Quantitative imaging of single mRNA splice variants in living cells

Kyuwan Lee, Yi Cui, Luke P. Lee, Joseph Irudayaraj

Research output: Contribution to journalArticlepeer-review

148 Scopus citations

Abstract

Alternative messenger RNA (mRNA) splicing is a fundamental process of gene regulation, and errors in RNA splicing are known to be associated with a variety of different diseases. However, there is currently a lack of quantitative technologies for monitoring mRNA splice variants in cells. Here, we show that a combination of plasmonic dimer probes and hyperspectral imaging can be used to detect and quantify mRNA splice variants in living cells. The probes are made from gold nanoparticles functionalized with oligonucleotides and can hybridize to specific mRNA sequences, forming nanoparticle dimers that exhibit distinct spectral shifts due to plasmonic coupling. With this approach, we show that the spatial and temporal distribution of three selected splice variants of the breast cancer susceptibility gene, BRCA1, can be monitored at single-copy resolution by measuring the hybridization dynamics of the nanoplasmonic dimers. Our study provides insights into RNA and its transport in living cells, which could improve our understanding of cellular protein complexes, pharmacogenomics, genetic diagnosis and gene therapies.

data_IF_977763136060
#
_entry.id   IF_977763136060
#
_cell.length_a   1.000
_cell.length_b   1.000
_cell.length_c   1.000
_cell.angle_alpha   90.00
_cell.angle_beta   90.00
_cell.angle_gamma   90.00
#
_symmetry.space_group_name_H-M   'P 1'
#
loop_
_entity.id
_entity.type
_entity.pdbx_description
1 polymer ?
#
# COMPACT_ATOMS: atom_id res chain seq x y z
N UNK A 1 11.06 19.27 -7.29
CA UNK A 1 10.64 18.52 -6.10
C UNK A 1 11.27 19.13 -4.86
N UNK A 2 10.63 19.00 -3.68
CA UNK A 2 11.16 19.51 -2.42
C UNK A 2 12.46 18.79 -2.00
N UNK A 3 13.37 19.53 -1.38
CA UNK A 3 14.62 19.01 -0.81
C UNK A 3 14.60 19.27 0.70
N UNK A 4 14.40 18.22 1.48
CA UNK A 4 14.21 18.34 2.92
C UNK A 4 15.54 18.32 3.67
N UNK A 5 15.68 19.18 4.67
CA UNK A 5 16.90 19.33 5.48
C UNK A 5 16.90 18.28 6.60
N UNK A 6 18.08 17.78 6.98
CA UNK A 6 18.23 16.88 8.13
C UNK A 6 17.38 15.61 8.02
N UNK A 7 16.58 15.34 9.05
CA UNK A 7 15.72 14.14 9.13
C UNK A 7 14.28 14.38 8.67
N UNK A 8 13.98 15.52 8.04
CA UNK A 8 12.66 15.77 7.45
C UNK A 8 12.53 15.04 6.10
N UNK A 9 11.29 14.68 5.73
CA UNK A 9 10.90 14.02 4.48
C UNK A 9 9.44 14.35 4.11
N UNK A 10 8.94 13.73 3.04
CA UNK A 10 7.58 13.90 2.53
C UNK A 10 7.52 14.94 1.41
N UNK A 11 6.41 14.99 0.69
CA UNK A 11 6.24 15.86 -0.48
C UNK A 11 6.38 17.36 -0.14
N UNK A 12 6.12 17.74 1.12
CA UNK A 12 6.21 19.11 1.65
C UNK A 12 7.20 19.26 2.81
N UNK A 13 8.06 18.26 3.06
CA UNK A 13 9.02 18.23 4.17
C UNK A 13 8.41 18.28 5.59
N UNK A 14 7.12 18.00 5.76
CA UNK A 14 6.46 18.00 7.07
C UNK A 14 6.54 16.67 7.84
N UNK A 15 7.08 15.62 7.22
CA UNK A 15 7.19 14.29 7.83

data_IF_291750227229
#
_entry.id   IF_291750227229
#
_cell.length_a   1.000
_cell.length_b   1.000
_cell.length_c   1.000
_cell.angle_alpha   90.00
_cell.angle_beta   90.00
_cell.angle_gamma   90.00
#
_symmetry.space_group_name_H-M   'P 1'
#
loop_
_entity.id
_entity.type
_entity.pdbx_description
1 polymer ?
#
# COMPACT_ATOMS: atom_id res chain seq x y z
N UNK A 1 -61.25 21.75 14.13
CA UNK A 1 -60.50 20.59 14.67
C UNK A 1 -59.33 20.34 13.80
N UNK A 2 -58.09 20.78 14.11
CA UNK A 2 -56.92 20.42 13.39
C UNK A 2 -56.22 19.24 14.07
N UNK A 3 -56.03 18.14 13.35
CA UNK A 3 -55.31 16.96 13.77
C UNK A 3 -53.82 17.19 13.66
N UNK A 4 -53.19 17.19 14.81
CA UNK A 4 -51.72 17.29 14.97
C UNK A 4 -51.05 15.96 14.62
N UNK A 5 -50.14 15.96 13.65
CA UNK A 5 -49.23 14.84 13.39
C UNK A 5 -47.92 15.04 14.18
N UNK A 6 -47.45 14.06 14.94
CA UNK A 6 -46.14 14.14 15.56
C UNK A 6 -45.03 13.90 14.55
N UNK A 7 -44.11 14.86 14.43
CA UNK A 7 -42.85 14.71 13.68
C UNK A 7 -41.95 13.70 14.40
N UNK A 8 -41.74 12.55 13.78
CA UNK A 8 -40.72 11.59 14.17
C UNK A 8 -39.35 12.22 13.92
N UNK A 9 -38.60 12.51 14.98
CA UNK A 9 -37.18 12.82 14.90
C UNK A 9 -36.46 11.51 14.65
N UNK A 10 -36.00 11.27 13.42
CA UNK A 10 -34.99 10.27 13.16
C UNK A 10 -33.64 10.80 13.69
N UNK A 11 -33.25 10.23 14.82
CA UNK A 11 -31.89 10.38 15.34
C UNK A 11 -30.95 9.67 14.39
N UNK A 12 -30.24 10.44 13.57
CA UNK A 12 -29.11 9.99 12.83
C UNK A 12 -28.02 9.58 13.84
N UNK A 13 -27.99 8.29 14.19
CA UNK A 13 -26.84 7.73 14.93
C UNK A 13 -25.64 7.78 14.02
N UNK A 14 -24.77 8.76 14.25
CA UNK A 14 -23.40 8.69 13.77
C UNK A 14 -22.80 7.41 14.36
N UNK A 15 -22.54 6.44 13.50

Original languageEnglish
Pages (from-to)474-480
Number of pages7
JournalNature Nanotechnology
Volume9
Issue number6
DOIs
StatePublished - Jun 2014

Bibliographical note

Funding Information:
The authors thank Z. Machaty and K. Lee for the initial discussion on microinjection. The authors acknowledge funding to J.I. from the National Science Foundation (award no. 1249315), the Indiana Clinical Translational Sciences Institute (NIH-TR000006) and the Purdue Center for Cancer Research (NIH-NCI CCSG CA23168) and funding to K.L. and L.L. from Samsung (GRO 20122166) and Stanford NIH (award no. U54CA151459).

Fingerprint

Dive into the research topics of 'Quantitative imaging of single mRNA splice variants in living cells'. Together they form a unique fingerprint.

Cite this